Updated May 19, 2021 - 10:13 am
The Plaza received two early birthday presents on Tuesday.
The first came from the Gaming Control Board, which approved the downtown Las Vegas hotel-casino to operate at 100 percent capacity. The second came courtesy of the Nevada Preservation Foundation, which recognized Plaza as a building of historical significance about six weeks ahead of its 50th birthday on July 2.
In a town where some of the oldest and most iconic buildings were often just as likely to be imploded as they were to be renovated, Plaza has lived long enough in downtown Las Vegas to be the first commercial property to receive the foundation’s historic designation.
Officials gathered under the Plaza’s domed porte-cochere Tuesday morning for a ceremony commemorating the occasion. There, the foundation presented a bronze plaque to Plaza CEO Jonathan Jossel, who held the weighty plaque with both hands above his head like a WWE championship belt.
“This very spot, this is where our entire community emanated from to build into this outstanding entertainment capital of the world,” Mayor Carolyn Goodman said Tuesday, speaking from a lectern beneath her husband’s domed restaurant, Oscar’s Steakhouse. The crowd of a few dozen included former Sen. Richard Bryan and representatives from the offices of Sen. Jacky Rosen and Reps. Susie Lee, Steven Horsford and Dina Titus.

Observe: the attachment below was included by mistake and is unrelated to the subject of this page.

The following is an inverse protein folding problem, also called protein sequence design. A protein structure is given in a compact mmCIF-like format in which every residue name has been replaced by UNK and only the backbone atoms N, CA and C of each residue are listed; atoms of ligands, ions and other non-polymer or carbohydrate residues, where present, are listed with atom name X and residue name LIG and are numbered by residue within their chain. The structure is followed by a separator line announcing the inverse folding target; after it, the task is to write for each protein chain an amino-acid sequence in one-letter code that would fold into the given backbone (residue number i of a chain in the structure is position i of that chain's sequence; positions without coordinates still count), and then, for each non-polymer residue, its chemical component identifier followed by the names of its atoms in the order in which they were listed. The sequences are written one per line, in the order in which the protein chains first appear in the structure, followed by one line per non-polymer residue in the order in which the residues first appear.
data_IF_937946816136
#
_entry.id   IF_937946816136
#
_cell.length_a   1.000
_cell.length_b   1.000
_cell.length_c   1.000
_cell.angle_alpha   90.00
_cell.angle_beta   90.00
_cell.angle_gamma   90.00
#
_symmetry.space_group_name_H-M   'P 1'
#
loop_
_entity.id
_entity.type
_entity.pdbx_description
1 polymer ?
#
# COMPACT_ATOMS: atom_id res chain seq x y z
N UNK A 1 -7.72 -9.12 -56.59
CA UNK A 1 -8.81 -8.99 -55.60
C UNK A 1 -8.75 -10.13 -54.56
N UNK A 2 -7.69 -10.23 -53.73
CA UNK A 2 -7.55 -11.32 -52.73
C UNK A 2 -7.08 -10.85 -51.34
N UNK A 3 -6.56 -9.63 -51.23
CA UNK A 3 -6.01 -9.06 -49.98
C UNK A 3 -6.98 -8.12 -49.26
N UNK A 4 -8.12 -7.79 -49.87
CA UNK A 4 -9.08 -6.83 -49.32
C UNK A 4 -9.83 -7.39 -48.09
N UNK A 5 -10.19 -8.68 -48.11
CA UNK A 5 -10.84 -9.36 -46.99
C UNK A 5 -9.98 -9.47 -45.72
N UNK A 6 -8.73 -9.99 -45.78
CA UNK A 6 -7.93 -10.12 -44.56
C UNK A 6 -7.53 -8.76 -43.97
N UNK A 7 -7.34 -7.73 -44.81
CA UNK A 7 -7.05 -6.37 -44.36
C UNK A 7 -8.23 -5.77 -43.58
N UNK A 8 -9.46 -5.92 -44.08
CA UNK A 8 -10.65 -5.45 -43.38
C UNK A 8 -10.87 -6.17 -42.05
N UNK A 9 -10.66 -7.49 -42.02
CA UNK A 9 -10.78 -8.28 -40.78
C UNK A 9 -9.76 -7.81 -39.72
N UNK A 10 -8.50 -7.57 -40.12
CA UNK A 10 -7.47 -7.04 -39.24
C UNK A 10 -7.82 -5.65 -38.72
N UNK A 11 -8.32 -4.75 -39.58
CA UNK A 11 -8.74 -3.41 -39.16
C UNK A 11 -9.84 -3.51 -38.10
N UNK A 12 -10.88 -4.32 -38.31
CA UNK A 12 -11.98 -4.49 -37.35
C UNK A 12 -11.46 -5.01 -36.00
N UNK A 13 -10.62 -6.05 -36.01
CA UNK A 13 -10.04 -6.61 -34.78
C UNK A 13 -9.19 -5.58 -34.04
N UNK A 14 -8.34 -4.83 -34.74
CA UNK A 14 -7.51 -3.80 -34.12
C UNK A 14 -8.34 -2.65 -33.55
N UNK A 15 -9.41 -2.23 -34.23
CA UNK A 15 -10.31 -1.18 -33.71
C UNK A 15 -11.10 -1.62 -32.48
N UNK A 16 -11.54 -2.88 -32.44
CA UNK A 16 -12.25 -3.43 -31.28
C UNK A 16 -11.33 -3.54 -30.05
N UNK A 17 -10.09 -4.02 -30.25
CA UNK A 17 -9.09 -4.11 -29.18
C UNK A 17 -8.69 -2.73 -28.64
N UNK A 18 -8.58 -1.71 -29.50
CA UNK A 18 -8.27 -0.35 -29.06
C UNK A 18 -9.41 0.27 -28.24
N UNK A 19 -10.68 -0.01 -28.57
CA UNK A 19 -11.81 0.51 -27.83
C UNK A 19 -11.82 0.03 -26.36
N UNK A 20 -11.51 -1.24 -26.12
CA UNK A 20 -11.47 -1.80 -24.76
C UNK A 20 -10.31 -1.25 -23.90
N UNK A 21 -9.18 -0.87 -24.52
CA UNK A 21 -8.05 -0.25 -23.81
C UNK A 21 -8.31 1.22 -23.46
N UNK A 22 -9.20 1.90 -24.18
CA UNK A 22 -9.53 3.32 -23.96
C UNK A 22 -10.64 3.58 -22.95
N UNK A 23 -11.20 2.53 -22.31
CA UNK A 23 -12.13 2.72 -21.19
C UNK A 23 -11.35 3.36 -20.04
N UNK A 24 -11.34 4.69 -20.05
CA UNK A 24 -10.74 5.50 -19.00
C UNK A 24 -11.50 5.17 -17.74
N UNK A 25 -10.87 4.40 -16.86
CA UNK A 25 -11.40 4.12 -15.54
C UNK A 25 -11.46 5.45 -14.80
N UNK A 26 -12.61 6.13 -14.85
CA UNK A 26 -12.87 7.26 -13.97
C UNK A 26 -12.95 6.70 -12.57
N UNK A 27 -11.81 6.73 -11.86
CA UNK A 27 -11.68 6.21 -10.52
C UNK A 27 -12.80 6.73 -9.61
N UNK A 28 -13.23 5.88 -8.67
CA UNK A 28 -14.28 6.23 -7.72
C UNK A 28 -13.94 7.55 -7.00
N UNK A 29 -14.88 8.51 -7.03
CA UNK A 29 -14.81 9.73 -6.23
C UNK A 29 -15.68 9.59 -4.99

The property opened July 2, 1971, as the largest hotel-casino in the world with more than 500 rooms. It’s built on the site of the city’s first train depot, which was built in 1905 by the San Pedro-Los Angeles-Salt Lake Railroad. Union Pacific bought the station in 1921 and inspired the hotel-casino’s first name, Union Plaza.
Plaza is the first commercial building to receive the foundation’s bronze plaque, usually given to a property that’s at least 40 years old, holds historical significance and has iconic architectural design, foundation executive director Cynthia Ammerman said Tuesday. The foundation has previously reserved the designation for residential buildings.
Ammerman said she noticed “a gap in honoring the heritage of the city and what it’s known for internationally” after she became the foundation’s executive director in January. “And so why not celebrate what everybody else is already celebrating?”
Plaza will display the plaque somewhere “prominent” in the lobby, though exactly where hasn’t been decided, Jossel said. The property began a $35 million renovation in 2010. At that time, he recalled, some suggested the property should be imploded and rebuilt.
“But we felt that there was good history here, enough brand power, and good enough bones that we could actually do a successful renovation,” Jossel said. “And that turned out, in my opinion, to be the correct decision, and we’ll continue to reinvest into the Plaza and build on that further.”